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This budget, dubbed the Blueprint for Jobs, focuses on creating a low tax, red tape-free business climate. With a heavy emphasis on returning to balanced budgets there will be a 2.8 per cent spending reduction across government over the next four years, while maintaining spending levels in health and education.

The plan anticipates positive economic growth in the future while acknowledging a current stalled economic climate situation. That is why you see investments in areas like economic diversification, which Premier Kenney has previously shied away from.

There is also an emphasis in the budget speech on non-fiscal measures like “balancing labour laws” and reducing interprovincial trade barriers. This speaks to the cash strapped mantra put forward by this government and focusing on areas they believe will enable businesses to grow and prosper, that don’t cost the provincial treasury, and have the potential to increase revenue.

Budget highlights include:

  • Plan to balance the budget by 2022-23.
  • With the deficit $1.2 billion lower than previously projected, Alberta government anticipates $35 million less in debt servicing costs.
  • Health’s operating budget is maintained at $20.6 billion.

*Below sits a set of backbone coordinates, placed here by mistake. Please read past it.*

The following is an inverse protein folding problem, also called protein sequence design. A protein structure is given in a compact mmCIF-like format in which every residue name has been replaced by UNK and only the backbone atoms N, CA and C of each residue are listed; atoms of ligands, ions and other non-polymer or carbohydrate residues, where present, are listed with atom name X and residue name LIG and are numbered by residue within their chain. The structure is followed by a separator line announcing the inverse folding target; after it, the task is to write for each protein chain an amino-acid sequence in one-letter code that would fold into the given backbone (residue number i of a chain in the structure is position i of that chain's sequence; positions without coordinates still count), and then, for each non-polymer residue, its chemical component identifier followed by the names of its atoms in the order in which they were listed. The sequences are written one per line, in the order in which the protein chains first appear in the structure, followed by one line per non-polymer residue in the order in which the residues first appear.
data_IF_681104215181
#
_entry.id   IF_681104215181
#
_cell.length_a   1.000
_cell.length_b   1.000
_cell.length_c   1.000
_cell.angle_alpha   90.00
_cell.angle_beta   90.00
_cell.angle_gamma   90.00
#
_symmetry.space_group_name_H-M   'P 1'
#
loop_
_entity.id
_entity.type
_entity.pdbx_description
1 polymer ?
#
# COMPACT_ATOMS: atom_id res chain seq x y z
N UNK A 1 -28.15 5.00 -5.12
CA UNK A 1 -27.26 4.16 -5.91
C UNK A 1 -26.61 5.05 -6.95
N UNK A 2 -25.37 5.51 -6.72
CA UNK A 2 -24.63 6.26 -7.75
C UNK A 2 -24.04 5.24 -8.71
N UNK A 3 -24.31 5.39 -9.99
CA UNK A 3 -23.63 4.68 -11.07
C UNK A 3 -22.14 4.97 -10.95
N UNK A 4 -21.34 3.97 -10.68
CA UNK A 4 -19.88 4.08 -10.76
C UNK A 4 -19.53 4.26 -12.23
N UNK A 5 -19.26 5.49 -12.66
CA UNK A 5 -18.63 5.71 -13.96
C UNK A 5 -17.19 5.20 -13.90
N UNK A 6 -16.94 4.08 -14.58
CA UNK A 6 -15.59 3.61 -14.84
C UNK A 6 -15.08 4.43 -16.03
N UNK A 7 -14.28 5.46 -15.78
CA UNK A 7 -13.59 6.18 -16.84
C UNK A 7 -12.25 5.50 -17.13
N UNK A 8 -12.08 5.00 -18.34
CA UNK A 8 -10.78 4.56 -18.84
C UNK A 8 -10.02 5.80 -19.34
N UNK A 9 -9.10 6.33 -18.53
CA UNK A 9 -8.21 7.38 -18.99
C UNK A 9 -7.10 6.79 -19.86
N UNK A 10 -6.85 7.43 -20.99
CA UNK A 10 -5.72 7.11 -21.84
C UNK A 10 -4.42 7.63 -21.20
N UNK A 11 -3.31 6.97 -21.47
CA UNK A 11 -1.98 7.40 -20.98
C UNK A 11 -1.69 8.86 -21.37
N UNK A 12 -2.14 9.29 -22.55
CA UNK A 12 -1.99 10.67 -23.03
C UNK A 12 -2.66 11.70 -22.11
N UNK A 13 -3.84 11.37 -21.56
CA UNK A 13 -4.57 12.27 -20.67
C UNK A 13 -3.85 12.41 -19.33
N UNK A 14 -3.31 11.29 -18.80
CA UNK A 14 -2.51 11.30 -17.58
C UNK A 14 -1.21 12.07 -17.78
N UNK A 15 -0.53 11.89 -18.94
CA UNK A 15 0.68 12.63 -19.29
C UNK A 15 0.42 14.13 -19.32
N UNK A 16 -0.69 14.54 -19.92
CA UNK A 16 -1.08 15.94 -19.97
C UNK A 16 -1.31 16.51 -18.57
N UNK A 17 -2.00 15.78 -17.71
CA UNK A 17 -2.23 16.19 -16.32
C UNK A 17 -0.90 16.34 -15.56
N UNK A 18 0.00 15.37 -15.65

• Education’s operating budget is maintained at $8.3 billion.
  • Capital plan spending of $6.9 billion in 2020-21 to build and maintain key infrastructure projects across the province.
  • Over the course of the three-year fiscal plan, an estimated $772 million in new projects will be added bringing the total capital plan to $19.3 billion, with the largest commitments to municipalities, roads and bridges, and health facilities.

With this second budget following mere months after their October 2019 post-election budget, the United Conservative Party (UCP) is continuing to deliver on the promises as outlined in their detailed election platform. Expect a flurry of government announcements in the next few weeks, as headlines dominate on controversial elements such as:

  • changes to eligibility for coverage in seniors’ drug plans
  • renegotiation of contracts with doctors
  • reductions in rent supplements
  • restructuring of school boards (as part of education flat-lining).

Legislation already introduced this legislative session includes bills to increase penalties on protesters that block critical infrastructure, implement recall legislation for MLAs and local Councils, modernize liquor laws, and offer a dispute resolution mechanism to manufactured home communities.

The stage is set for a very active government agenda. Whether the majority of the public will side with the deficit hawks or those who believe more social spending and economic stimulus is critical remains to be seen.